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Flashcards in Control of cardiac output Deck (22)
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What is the Fick Principal

The amount of oxygen in the pulmonary vein is derived from the amount of oxygen in the pulmonary artery and the amount of oxygen uptake across the lungs


What is Q1

Volume of blood to the lungs x the volume of oxygen in the pulmonary artery


What is Q2

Oxygen uptake per unit time


What is Q3

Volume of blood in the pulmonary vein x conc of oxygen in the pulmonary vein


What is the relationship between Q1,2 and 3

Q1 + Q2 = Q3


How is cardiac output measured using the Fick principal

CO (flow) = Q2 (O2 uptake) / ([O2]pv - [O2]pa)


How is O2 uptake measured in an individual

Measure the conc of oxygen in their expired air


How is O2 conc measured in pulmonary artery

Directly measured using a catheter placed in the right atria or ventricle or the pulmonary artery itself


How is O2 conc measured in the pulmonary vein

Can be estimated using peripheral arterial blood


How is cardiac output measured using dilution methods?

A fluorescent tracer is inserted at point A - injected into vein or right ventricle - Blood is sampled at point B (arterial blood) Use equation - CO = amount of indicator/(average concentration x time interval) Do the example


What is a heterometric control of cardiac output

End diastolic volume is regulated by venous return


Give 4 ways in which venous return is effected

1. If blood volume rises then so does venous return and CO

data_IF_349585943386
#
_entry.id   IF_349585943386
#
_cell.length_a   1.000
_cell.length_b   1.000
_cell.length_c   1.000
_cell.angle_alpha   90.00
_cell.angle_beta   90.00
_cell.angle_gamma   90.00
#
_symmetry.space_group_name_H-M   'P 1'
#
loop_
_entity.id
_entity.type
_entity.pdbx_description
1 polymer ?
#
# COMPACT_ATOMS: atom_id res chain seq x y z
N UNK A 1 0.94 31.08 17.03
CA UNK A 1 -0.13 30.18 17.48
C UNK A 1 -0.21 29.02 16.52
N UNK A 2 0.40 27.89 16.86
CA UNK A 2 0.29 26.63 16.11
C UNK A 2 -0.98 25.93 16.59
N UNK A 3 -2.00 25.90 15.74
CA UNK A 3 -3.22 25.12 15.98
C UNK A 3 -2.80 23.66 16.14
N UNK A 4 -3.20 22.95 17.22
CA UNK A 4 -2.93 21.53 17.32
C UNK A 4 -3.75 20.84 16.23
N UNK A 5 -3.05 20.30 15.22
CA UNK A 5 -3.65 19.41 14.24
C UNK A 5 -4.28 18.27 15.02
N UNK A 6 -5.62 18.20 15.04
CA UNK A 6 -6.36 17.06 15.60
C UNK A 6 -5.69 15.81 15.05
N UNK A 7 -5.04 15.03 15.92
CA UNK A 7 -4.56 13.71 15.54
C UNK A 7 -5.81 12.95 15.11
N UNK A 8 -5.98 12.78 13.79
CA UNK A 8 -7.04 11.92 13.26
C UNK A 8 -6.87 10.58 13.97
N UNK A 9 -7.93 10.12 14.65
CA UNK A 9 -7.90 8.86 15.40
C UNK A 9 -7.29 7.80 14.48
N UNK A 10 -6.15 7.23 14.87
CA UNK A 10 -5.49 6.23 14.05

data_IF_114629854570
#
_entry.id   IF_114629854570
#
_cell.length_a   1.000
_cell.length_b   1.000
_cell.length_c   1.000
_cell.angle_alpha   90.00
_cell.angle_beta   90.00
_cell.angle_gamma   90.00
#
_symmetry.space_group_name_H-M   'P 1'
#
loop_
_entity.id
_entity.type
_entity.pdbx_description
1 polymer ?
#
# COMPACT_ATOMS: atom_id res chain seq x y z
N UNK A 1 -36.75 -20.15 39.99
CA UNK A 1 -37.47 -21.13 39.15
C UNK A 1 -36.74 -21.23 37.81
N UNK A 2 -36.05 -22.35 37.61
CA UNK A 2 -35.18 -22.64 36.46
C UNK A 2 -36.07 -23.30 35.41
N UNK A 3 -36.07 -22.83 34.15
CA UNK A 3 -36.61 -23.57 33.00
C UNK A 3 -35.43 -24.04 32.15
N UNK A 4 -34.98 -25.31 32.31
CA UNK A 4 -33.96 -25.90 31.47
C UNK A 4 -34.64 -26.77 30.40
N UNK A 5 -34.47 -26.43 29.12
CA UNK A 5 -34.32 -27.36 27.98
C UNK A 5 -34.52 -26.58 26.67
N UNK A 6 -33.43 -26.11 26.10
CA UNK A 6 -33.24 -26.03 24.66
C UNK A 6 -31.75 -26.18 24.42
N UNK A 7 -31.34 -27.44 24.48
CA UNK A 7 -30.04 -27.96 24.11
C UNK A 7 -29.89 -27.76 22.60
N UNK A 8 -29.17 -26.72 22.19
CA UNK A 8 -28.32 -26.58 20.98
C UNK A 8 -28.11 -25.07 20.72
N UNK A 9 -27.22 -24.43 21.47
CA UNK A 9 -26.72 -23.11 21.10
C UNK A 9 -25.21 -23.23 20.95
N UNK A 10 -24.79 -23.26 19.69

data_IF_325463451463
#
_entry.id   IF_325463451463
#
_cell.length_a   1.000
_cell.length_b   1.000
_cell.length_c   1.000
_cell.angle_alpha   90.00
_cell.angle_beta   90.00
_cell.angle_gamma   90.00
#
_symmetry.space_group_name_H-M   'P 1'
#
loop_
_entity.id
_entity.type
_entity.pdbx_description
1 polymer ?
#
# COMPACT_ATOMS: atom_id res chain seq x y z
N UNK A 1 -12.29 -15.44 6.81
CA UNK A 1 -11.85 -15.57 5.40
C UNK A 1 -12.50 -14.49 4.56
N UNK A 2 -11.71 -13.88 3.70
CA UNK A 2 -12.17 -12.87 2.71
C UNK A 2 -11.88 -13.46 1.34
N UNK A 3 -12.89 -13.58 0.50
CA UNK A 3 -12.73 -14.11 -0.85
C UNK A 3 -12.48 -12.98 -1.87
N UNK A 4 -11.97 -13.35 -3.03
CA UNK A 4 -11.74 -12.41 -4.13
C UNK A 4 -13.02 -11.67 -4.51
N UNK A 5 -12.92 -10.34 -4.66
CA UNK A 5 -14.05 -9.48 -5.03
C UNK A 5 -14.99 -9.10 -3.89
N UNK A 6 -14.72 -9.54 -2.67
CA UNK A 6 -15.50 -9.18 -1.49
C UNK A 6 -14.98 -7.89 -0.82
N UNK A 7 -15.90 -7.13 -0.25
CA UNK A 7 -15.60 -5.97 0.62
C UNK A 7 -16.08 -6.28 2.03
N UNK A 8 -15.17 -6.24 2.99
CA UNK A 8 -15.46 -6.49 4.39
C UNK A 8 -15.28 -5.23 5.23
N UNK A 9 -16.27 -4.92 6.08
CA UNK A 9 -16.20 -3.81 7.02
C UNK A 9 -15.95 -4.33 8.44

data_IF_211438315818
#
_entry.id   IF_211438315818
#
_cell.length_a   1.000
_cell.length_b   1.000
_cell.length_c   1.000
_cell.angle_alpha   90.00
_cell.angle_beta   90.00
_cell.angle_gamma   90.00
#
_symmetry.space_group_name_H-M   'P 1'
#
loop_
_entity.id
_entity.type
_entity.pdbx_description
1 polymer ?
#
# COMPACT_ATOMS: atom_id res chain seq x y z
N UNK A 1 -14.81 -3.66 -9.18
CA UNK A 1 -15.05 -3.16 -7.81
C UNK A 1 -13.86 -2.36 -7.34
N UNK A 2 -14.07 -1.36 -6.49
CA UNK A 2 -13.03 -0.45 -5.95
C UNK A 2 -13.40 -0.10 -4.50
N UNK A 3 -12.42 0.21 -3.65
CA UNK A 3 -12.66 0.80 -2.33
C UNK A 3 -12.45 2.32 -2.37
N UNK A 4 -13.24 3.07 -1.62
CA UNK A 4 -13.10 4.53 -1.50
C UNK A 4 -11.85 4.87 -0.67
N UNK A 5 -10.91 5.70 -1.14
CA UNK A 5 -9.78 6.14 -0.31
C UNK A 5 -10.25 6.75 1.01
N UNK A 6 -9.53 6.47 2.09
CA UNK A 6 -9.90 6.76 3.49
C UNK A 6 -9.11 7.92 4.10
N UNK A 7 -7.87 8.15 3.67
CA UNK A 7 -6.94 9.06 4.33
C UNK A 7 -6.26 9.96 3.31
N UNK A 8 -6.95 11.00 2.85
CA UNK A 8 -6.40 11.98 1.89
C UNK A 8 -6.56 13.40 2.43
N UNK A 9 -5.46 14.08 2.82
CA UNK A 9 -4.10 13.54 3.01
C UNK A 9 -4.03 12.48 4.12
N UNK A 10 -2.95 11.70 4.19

2. If vascular storage decreases VR increases as does CO
3. In haemorrhages - blood loss causes reduced CO - followed by a reduction in vascular storage....
4. Vascular resistance goes up - VR goes down


What is atrial "sucking"

Pressure in atria when emptied is less than that of the atmosphere so sucks blood from the vena cava


What is a homeometric control of CO

A positive inotropic effect not related to the nervous or endocrine system e.g. TREPPE - strength of contraction increases when the rate of contraction increases


What is the extrinsic control of CO from the parasympathetic NS

Negative chronotropic effects (bradycardia) - Ach muscarinic receptors - vagal input slows node firing rates - right vagal nerve - SAN left vagal node - AVN - Also slows conduction through the AVN


How is parasympathetic control of CO blocked

Using muscarinic receptor antagonists such as atropine


What is the extrinsic control of the sympathetic nervous system on CO

Both inotropic and chronotropic effects (tachycardia)
Noradrenaline acts on B1 receptors which are present on both the nodes and myocardium
Nodes - Increased SAN firing rate and increased speed of conduction - increased heart rate
Myocardium - Increased contractility - More calcium - more stimulation of cAMP/PKA due to the action of adenylate cyclase
PKA phosphorylates calcium channels so they become more open


How is sympathetic control of CO blocked

Using beta blockers - propranolol/atenolol


Which extrinsic system is more dominant at rest?



What are the humoral factors that affect CO

Adrenaline release increases rate and force of contraction


What affect do thyroid hormones have on CO

Increased rate and force


What are the genomic actions of hyperthyroidism

Promotes cardiac gene expression of e.g. myosin and ATPases - non genomic action on transport proteins e.g. increase calcium channel activity